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Transcript
Harmony of the Worlds
The Discovery of
Scientific Laws
How did we Discover the Earth
is Round?
• Traditional: as a ship sails away, the hull
diasppears below the horizon before the
sails
• Problem: ancient ships were so tiny they
would be mere specks on the horizon.
• More likely: someone on a ship saw the
land come into view
How did we Discover the Earth
is Round?
• Other possibilities: storm clouds with
bases below the horizon
• Why is there a horizon at all? Why can’t
we just see forever?
• Contrary to myth, the knowledge of a
round earth was never, NEVER forgotten
during the Middle Ages
Constellations and
Culture
A Myth in the Autumn Sky
A Portion of the Northern Sky
The Northern Cross
The Traditional Constellation
Why Didn’t the Ancients Picture
this as a Cross?
The Southern Cross
A Star
Map
Western
Constellation
s
Chinese
Constellation
s
The Inca “Dark Constellations”
Greek Technology and Science
Major traditions
 Ionian--mercantile, experimental.
 Pythagorean-mathematical but mystical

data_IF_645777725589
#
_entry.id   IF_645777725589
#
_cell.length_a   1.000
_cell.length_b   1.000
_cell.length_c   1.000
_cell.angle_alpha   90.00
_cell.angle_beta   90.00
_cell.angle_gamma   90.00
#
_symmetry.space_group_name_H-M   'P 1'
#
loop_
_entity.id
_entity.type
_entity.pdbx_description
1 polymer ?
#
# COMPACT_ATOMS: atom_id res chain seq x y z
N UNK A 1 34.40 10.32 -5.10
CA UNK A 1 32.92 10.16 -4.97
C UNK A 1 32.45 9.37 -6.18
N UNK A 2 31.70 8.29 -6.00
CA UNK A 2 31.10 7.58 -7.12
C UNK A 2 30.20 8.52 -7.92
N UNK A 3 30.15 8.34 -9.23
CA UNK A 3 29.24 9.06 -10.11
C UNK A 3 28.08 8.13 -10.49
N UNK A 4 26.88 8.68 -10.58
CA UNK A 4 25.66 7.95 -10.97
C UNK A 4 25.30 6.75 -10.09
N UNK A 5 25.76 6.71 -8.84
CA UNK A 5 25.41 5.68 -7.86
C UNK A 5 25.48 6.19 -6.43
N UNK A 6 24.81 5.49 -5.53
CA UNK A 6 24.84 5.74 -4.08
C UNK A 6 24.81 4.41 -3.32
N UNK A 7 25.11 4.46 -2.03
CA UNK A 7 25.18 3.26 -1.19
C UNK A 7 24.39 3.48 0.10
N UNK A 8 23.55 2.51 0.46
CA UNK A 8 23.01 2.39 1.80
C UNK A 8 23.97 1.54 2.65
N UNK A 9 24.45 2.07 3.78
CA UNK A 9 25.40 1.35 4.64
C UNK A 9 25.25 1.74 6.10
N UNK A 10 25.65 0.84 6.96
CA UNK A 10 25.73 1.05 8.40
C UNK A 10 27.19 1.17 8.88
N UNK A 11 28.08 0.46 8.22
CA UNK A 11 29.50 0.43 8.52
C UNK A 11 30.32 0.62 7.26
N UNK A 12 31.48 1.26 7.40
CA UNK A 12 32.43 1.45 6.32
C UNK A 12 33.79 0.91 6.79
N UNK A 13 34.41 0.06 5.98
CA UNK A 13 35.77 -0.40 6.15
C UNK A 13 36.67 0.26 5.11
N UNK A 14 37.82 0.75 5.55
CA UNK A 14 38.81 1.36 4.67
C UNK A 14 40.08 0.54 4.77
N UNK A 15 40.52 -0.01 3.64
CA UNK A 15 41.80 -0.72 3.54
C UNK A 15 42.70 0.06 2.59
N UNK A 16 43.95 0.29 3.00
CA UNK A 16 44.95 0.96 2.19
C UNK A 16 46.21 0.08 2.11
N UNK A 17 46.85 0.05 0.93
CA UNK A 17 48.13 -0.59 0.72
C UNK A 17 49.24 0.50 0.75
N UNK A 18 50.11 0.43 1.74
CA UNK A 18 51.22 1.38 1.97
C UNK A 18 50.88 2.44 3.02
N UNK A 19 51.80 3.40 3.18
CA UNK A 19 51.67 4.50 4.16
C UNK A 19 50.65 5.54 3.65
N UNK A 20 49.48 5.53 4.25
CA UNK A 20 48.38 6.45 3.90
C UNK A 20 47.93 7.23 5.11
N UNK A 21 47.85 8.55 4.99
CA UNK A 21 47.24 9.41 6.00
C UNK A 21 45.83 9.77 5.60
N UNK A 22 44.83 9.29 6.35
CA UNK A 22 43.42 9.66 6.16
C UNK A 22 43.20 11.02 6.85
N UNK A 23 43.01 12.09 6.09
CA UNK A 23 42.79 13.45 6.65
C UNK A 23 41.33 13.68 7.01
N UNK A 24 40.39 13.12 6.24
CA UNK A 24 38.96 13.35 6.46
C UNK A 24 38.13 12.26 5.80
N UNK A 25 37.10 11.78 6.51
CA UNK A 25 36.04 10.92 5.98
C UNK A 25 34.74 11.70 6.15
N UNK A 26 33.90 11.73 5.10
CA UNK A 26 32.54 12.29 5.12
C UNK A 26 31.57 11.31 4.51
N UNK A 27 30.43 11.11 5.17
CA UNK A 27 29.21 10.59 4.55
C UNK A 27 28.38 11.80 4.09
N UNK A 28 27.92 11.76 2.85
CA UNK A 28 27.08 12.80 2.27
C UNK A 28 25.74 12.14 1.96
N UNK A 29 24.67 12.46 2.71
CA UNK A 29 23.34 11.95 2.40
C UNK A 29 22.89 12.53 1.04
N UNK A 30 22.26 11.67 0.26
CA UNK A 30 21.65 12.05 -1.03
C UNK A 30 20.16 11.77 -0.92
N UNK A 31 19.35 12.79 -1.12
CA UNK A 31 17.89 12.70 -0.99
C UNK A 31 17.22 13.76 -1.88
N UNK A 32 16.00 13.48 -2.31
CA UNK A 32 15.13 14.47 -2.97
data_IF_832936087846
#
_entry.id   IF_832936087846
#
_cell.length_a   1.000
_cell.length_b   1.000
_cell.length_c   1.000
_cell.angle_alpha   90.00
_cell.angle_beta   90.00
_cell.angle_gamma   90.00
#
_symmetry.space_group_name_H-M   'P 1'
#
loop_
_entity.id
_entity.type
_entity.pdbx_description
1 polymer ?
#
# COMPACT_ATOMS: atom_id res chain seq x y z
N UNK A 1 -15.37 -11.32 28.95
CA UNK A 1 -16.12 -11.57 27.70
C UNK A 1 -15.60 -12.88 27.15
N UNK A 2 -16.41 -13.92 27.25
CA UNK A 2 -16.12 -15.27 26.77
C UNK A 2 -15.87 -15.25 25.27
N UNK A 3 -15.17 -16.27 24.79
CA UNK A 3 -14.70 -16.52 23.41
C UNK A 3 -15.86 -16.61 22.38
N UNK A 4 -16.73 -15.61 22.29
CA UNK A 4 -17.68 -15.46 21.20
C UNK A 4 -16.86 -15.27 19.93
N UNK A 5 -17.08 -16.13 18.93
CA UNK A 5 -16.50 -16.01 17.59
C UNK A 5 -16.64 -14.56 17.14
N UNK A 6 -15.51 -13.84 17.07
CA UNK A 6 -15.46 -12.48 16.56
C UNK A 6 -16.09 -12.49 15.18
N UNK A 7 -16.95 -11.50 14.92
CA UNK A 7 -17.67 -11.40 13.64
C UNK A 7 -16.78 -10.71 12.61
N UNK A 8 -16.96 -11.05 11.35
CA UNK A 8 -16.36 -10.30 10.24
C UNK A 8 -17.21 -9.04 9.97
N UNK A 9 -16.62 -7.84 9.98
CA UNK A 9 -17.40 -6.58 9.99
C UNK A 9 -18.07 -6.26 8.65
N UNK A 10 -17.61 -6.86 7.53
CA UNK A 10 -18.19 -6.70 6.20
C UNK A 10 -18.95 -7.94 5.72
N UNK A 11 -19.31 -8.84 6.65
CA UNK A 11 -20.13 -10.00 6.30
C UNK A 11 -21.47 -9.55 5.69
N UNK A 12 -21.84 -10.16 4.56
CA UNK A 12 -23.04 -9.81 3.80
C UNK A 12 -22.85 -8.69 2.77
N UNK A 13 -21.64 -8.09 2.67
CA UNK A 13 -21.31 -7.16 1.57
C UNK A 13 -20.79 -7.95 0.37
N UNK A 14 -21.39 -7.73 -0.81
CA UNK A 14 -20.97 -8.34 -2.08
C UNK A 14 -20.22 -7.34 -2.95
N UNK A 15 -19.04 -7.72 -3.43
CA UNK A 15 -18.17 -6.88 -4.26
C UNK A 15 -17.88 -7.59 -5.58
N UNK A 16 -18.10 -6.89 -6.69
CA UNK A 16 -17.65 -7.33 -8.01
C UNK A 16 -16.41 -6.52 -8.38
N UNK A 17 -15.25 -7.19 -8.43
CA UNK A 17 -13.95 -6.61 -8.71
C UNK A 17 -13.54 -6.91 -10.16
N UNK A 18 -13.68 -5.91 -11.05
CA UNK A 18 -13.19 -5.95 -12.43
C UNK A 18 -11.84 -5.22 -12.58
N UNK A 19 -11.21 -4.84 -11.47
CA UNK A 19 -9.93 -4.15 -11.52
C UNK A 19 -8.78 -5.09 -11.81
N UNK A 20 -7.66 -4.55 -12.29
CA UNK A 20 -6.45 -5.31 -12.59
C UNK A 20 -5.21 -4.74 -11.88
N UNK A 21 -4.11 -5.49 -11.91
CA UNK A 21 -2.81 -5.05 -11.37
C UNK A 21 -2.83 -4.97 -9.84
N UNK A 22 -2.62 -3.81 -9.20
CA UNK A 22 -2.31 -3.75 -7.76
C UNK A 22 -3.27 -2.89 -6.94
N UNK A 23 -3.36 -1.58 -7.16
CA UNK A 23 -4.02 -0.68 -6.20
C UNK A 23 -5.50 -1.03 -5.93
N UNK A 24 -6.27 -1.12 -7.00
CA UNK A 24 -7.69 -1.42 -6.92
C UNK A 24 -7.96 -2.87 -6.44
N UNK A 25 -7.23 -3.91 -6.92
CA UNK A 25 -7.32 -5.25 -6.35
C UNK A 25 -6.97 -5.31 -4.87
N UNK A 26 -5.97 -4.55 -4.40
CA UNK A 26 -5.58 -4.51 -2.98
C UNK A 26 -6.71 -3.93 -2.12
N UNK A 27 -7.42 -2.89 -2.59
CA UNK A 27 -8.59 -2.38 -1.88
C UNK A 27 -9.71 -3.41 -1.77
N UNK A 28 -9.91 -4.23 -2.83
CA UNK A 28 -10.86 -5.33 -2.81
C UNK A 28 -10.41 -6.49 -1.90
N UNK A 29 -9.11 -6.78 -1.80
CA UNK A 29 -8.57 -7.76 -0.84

 Athenian schools: Plato, Aristotle,
Socrates,
 Emphasis on logic, deduction, idealization
 "Golden Age" - Pericles ca. 450 B.C.
 Hellenistic - exported during and after
Alexander the Great (d. 323 B.C.)
Alexander’s Empire
Some Important Greek
Astronomers
• Aristarchus – proposed earth goes around
sun
• Aristotle – attempted to deduce heavens
by logic
• Hipparchus – star catalogs and mapping,
invented astrolabe
• Ptolemy – Theory of heavenly motions
Good Guys and Bad Guys?
• Ionians speak most clearly to us today, but• Science often has a faith in whole numbers
that Pythagoras would recognize
• Scientists idealize all the time. Plato would
find much familiar
• Where would science be without logic and
deduction?
• It wasn’t Aristotle’s fault that people put him
on a pedestal
Why the Greeks never
developed modern science
• They weren’t trying to become us!
• It wasn’t clear that meticulous observation
of nature would lead anywhere
• They were asking different questions, e.g.,
why is there cause and effect?
• They had all the elements but nobody ever
synthesized them.
Sagan and the Middle Ages
• "He (Kepler) lived in a time when the
human spirit was fettered and the mind
chained"
• "Brave and lonely struggle"
• "He was to take Europe out of the
cloister of medieval thought"
• "Faint echoes of antiquity still
reverberated"
• "The book of nature had waited 1500
years for a reader"
Reality check
•
•
•
•
Events in the video took place around 1600-1620. This is:
Over a century since the discovery of America.
150 years after the invention of the printing press.
By this time, every major known ancient literary work was
in print.
• Nearly a century after the Protestant Reformation.
• During the lifetime of William Shakespeare. (died 1616)